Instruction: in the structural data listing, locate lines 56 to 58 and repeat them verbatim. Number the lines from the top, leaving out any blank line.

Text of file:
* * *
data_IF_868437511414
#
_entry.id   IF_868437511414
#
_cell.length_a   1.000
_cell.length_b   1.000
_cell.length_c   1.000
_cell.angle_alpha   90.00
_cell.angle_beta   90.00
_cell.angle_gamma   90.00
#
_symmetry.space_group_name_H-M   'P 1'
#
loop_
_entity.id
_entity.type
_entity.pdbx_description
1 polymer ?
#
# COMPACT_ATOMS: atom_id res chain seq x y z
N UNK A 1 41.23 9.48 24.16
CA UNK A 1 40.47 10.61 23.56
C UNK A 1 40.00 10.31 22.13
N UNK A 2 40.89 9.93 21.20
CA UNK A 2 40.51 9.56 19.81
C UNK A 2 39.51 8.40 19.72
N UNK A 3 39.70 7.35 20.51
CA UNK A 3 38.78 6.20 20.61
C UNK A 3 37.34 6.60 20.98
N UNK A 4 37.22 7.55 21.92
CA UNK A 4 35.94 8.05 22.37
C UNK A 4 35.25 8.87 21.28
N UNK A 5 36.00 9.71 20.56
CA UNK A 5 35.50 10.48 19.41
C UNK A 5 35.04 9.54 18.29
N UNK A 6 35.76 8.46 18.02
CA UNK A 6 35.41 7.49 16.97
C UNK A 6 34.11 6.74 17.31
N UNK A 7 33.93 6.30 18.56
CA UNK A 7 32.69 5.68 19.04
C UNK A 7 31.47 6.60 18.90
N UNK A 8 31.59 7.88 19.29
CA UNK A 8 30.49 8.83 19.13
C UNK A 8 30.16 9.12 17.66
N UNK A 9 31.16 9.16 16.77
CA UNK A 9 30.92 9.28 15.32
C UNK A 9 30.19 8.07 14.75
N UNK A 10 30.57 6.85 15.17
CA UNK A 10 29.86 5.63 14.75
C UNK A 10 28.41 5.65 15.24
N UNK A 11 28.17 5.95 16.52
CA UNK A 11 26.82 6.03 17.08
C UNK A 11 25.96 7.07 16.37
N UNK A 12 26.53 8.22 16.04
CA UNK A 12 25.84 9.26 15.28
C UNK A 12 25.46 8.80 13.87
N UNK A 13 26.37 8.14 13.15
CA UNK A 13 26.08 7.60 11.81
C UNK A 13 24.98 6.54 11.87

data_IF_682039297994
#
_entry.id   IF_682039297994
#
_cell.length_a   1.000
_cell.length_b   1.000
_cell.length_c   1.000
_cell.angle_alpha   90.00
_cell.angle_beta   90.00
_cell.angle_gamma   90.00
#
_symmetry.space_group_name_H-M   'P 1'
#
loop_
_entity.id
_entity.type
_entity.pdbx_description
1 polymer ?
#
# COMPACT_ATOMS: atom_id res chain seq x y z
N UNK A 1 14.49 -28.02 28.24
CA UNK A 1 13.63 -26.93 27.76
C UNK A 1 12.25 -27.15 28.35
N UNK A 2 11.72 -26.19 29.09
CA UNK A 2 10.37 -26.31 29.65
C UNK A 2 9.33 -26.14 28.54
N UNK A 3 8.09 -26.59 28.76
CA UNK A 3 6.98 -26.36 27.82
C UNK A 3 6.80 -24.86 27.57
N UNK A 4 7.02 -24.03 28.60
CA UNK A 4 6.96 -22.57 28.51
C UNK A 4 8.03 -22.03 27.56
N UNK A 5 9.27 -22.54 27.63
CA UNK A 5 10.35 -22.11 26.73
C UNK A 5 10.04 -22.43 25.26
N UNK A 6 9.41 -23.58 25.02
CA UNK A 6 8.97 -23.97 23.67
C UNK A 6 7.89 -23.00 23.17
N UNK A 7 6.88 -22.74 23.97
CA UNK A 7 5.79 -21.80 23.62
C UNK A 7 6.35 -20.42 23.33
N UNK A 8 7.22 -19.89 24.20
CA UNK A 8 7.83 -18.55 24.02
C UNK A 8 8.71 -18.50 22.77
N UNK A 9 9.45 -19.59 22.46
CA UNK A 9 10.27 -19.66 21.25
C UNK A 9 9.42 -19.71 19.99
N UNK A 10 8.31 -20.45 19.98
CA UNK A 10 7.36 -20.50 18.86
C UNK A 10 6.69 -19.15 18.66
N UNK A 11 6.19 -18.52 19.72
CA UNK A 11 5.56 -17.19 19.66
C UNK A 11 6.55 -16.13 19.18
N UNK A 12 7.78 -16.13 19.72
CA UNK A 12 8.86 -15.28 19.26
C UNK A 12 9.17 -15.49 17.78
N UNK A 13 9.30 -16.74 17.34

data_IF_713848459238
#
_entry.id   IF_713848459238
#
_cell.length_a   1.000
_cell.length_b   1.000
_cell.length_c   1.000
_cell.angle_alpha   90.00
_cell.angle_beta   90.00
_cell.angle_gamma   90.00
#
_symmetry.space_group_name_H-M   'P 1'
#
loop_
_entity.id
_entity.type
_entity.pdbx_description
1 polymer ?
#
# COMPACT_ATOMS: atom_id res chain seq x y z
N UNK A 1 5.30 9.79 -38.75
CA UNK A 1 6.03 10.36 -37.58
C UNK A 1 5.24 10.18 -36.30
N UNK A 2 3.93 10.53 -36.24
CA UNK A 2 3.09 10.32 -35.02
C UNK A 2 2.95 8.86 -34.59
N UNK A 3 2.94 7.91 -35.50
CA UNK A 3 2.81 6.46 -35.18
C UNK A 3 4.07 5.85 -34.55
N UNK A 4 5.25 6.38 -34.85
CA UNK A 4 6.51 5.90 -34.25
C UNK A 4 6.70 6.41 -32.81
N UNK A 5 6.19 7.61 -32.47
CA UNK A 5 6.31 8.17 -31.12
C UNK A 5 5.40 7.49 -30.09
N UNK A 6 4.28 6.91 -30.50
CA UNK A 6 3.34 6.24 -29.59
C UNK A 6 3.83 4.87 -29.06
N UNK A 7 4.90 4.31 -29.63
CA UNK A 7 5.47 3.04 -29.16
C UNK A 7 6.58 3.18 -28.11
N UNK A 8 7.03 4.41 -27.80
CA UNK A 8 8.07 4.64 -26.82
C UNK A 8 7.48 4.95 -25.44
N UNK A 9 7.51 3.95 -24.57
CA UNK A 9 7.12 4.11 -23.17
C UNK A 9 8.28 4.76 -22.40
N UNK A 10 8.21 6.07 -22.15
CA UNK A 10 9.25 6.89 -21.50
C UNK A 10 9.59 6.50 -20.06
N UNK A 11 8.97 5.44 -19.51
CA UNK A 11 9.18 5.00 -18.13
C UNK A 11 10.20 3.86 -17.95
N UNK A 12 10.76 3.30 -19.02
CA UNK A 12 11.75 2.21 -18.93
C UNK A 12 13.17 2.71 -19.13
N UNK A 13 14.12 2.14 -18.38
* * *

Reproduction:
C UNK A 12 25.46 8.80 13.87
N UNK A 13 26.37 8.14 13.15
CA UNK A 13 26.08 7.60 11.81